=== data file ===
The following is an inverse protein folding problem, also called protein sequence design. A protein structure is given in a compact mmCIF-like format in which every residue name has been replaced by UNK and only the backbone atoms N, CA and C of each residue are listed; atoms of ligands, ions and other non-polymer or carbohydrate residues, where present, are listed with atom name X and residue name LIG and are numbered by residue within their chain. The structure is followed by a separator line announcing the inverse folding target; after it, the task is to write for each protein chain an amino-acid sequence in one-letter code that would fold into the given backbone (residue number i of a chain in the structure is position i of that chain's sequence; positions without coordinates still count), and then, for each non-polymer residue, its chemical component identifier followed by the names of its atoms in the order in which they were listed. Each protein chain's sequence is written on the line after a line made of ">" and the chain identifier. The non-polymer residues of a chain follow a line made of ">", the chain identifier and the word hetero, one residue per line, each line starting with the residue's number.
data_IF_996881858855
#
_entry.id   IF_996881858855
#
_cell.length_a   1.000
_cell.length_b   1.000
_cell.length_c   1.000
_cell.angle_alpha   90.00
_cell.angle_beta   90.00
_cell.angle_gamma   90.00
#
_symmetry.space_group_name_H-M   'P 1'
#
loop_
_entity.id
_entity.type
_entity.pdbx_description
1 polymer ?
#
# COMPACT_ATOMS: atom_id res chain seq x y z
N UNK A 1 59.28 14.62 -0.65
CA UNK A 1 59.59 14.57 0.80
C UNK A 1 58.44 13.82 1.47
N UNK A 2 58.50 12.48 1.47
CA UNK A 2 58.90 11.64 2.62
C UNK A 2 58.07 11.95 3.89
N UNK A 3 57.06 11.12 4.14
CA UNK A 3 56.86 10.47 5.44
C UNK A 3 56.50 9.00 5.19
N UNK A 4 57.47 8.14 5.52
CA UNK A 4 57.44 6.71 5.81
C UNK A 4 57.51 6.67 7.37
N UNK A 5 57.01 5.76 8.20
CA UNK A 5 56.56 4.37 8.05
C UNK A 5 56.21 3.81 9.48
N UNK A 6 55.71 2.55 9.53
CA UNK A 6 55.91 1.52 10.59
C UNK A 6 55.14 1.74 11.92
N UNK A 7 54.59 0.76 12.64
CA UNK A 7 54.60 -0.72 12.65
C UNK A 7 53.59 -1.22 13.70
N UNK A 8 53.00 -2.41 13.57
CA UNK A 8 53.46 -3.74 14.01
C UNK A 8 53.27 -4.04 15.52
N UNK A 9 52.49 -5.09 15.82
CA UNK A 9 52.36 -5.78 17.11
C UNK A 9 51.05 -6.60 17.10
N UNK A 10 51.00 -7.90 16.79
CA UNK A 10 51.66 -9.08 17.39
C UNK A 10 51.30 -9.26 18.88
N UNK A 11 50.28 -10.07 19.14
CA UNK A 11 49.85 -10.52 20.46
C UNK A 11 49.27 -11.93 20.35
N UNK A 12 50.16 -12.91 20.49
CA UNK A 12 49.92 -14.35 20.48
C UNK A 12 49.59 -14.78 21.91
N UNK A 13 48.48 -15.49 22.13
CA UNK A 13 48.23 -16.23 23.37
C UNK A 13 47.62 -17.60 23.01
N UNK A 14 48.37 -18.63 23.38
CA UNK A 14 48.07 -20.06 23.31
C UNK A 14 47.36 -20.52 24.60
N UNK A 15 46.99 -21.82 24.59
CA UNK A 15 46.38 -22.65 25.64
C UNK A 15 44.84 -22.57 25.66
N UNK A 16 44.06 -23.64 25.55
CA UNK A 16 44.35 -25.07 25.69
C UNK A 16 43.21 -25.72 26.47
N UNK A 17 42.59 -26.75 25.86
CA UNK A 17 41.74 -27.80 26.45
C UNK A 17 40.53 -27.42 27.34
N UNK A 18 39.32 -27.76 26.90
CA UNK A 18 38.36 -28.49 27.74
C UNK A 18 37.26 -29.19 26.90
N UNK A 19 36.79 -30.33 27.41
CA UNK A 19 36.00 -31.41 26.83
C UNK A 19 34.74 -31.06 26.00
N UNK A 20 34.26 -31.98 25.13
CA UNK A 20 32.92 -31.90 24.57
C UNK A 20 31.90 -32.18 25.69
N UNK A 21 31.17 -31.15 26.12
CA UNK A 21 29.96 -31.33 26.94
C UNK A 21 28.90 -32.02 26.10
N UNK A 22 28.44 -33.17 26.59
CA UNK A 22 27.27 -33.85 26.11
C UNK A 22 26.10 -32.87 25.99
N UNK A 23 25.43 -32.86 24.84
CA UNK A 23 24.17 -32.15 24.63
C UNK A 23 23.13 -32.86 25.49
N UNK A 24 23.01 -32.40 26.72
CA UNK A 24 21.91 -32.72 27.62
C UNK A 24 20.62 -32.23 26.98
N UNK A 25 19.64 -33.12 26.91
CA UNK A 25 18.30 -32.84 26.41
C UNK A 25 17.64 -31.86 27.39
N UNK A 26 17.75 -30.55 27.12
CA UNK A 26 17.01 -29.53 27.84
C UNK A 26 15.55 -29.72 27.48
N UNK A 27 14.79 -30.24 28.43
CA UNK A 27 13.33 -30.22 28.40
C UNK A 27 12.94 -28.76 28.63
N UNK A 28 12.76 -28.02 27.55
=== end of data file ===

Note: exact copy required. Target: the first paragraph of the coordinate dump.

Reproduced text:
The following is an inverse protein folding problem, also called protein sequence design. A protein structure is given in a compact mmCIF-like format in which every residue name has been replaced by UNK and only the backbone atoms N, CA and C of each residue are listed; atoms of ligands, ions and other non-polymer or carbohydrate residues, where present, are listed with atom name X and residue name LIG and are numbered by residue within their chain. The structure is followed by a separator line announcing the inverse folding target; after it, the task is to write for each protein chain an amino-acid sequence in one-letter code that would fold into the given backbone (residue number i of a chain in the structure is position i of that chain's sequence; positions without coordinates still count), and then, for each non-polymer residue, its chemical component identifier followed by the names of its atoms in the order in which they were listed. Each protein chain's sequence is written on the line after a line made of ">" and the chain identifier. The non-polymer residues of a chain follow a line made of ">", the chain identifier and the word hetero, one residue per line, each line starting with the residue's number.